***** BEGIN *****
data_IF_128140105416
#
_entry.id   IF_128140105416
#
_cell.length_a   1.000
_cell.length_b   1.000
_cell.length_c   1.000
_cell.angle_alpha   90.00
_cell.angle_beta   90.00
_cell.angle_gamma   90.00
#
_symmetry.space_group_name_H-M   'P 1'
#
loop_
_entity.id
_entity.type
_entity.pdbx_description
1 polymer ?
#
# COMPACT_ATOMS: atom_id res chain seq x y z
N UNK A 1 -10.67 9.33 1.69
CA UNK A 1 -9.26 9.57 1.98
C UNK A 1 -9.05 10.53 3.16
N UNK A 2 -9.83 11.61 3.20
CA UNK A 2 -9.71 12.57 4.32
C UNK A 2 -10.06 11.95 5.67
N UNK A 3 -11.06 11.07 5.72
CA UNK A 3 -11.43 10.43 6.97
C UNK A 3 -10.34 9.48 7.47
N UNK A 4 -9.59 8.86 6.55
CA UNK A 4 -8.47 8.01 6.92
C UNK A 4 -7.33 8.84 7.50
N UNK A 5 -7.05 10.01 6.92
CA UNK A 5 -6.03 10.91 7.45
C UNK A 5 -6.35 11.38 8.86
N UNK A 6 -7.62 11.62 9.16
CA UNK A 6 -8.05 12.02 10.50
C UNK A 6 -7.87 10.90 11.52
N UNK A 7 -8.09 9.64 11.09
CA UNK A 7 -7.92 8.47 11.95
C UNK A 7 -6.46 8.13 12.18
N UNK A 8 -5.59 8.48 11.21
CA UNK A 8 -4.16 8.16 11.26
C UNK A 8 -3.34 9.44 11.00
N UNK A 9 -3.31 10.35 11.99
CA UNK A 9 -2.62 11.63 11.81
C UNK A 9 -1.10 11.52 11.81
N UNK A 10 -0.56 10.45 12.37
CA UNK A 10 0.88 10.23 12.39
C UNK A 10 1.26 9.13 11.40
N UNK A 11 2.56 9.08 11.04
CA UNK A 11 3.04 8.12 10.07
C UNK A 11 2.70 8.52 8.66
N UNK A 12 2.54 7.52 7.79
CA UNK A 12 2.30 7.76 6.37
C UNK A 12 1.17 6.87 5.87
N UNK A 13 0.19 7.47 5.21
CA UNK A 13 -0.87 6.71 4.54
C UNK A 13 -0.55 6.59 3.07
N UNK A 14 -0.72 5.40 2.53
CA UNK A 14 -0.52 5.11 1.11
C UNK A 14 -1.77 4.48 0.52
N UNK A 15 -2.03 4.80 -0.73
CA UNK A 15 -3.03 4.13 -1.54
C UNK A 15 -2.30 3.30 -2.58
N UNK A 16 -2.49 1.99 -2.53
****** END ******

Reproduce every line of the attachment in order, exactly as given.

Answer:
data_IF_128140105416
#
_entry.id   IF_128140105416
#
_cell.length_a   1.000
_cell.length_b   1.000
_cell.length_c   1.000
_cell.angle_alpha   90.00
_cell.angle_beta   90.00
_cell.angle_gamma   90.00
#
_symmetry.space_group_name_H-M   'P 1'
#
loop_
_entity.id
_entity.type
_entity.pdbx_description
1 polymer ?
#
# COMPACT_ATOMS: atom_id res chain seq x y z
N UNK A 1 -10.67 9.33 1.69
CA UNK A 1 -9.26 9.57 1.98
C UNK A 1 -9.05 10.53 3.16
N UNK A 2 -9.83 11.61 3.20
CA UNK A 2 -9.71 12.57 4.32
C UNK A 2 -10.06 11.95 5.67
N UNK A 3 -11.06 11.07 5.72
CA UNK A 3 -11.43 10.43 6.97
C UNK A 3 -10.34 9.48 7.47
N UNK A 4 -9.59 8.86 6.55
CA UNK A 4 -8.47 8.01 6.92
C UNK A 4 -7.33 8.84 7.50
N UNK A 5 -7.05 10.01 6.92
CA UNK A 5 -6.03 10.91 7.45
C UNK A 5 -6.35 11.38 8.86
N UNK A 6 -7.62 11.62 9.16
CA UNK A 6 -8.05 12.02 10.50
C UNK A 6 -7.87 10.90 11.52
N UNK A 7 -8.09 9.64 11.09
CA UNK A 7 -7.92 8.47 11.95
C UNK A 7 -6.46 8.13 12.18
N UNK A 8 -5.59 8.48 11.21
CA UNK A 8 -4.16 8.16 11.26
C UNK A 8 -3.34 9.44 11.00
N UNK A 9 -3.31 10.35 11.99
CA UNK A 9 -2.62 11.63 11.81
C UNK A 9 -1.10 11.52 11.81
N UNK A 10 -0.56 10.45 12.37
CA UNK A 10 0.88 10.23 12.39
C UNK A 10 1.26 9.13 11.40
N UNK A 11 2.56 9.08 11.04
CA UNK A 11 3.04 8.12 10.07
C UNK A 11 2.70 8.52 8.66
N UNK A 12 2.54 7.52 7.79
CA UNK A 12 2.30 7.76 6.37
C UNK A 12 1.17 6.87 5.87
N UNK A 13 0.19 7.47 5.21
CA UNK A 13 -0.87 6.71 4.54
C UNK A 13 -0.55 6.59 3.07
N UNK A 14 -0.72 5.40 2.53
CA UNK A 14 -0.52 5.11 1.11
C UNK A 14 -1.77 4.48 0.52
N UNK A 15 -2.03 4.80 -0.73
CA UNK A 15 -3.03 4.13 -1.54
C UNK A 15 -2.30 3.30 -2.58
N UNK A 16 -2.49 1.99 -2.53